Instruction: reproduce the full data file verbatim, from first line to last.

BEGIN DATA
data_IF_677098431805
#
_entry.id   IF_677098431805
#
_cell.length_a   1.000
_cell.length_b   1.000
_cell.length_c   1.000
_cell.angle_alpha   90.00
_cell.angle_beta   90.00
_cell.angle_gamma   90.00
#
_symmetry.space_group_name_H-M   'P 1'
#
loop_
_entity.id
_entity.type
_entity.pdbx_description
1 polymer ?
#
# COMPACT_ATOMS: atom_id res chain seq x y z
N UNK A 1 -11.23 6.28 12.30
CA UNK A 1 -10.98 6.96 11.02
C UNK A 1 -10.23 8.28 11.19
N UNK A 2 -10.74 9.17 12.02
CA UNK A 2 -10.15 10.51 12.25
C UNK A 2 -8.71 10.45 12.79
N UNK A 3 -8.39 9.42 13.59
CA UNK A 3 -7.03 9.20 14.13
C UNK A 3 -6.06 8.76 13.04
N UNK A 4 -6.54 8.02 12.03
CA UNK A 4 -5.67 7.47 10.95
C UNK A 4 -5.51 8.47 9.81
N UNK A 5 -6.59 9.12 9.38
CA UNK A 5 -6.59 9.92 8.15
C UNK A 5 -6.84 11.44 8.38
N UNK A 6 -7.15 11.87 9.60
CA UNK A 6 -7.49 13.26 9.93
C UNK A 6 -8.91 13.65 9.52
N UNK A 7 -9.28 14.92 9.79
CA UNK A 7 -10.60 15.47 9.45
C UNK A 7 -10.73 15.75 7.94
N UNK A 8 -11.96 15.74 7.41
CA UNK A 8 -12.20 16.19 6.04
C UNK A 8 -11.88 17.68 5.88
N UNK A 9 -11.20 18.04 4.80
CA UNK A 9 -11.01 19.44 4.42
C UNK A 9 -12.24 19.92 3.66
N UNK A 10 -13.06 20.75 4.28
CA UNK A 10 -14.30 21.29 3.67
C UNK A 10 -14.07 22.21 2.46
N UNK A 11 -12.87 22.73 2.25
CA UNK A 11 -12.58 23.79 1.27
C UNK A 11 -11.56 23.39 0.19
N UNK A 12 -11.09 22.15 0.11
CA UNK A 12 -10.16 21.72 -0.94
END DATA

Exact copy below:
data_IF_677098431805
#
_entry.id   IF_677098431805
#
_cell.length_a   1.000
_cell.length_b   1.000
_cell.length_c   1.000
_cell.angle_alpha   90.00
_cell.angle_beta   90.00
_cell.angle_gamma   90.00
#
_symmetry.space_group_name_H-M   'P 1'
#
loop_
_entity.id
_entity.type
_entity.pdbx_description
1 polymer ?
#
# COMPACT_ATOMS: atom_id res chain seq x y z
N UNK A 1 -11.23 6.28 12.30
CA UNK A 1 -10.98 6.96 11.02
C UNK A 1 -10.23 8.28 11.19
N UNK A 2 -10.74 9.17 12.02
CA UNK A 2 -10.15 10.51 12.25
C UNK A 2 -8.71 10.45 12.79
N UNK A 3 -8.39 9.42 13.59
CA UNK A 3 -7.03 9.20 14.13
C UNK A 3 -6.06 8.76 13.04
N UNK A 4 -6.54 8.02 12.03
CA UNK A 4 -5.67 7.47 10.95
C UNK A 4 -5.51 8.47 9.81
N UNK A 5 -6.59 9.12 9.38
CA UNK A 5 -6.59 9.92 8.15
C UNK A 5 -6.84 11.44 8.38
N UNK A 6 -7.15 11.87 9.60
CA UNK A 6 -7.49 13.26 9.93
C UNK A 6 -8.91 13.65 9.52
N UNK A 7 -9.28 14.92 9.79
CA UNK A 7 -10.60 15.47 9.45
C UNK A 7 -10.73 15.75 7.94
N UNK A 8 -11.96 15.74 7.41
CA UNK A 8 -12.20 16.19 6.04
C UNK A 8 -11.88 17.68 5.88
N UNK A 9 -11.20 18.04 4.80
CA UNK A 9 -11.01 19.44 4.42
C UNK A 9 -12.24 19.92 3.66
N UNK A 10 -13.06 20.75 4.28
CA UNK A 10 -14.30 21.29 3.67
C UNK A 10 -14.07 22.21 2.46
N UNK A 11 -12.87 22.73 2.25
CA UNK A 11 -12.58 23.79 1.27
C UNK A 11 -11.56 23.39 0.19
N UNK A 12 -11.09 22.15 0.11
CA UNK A 12 -10.16 21.72 -0.94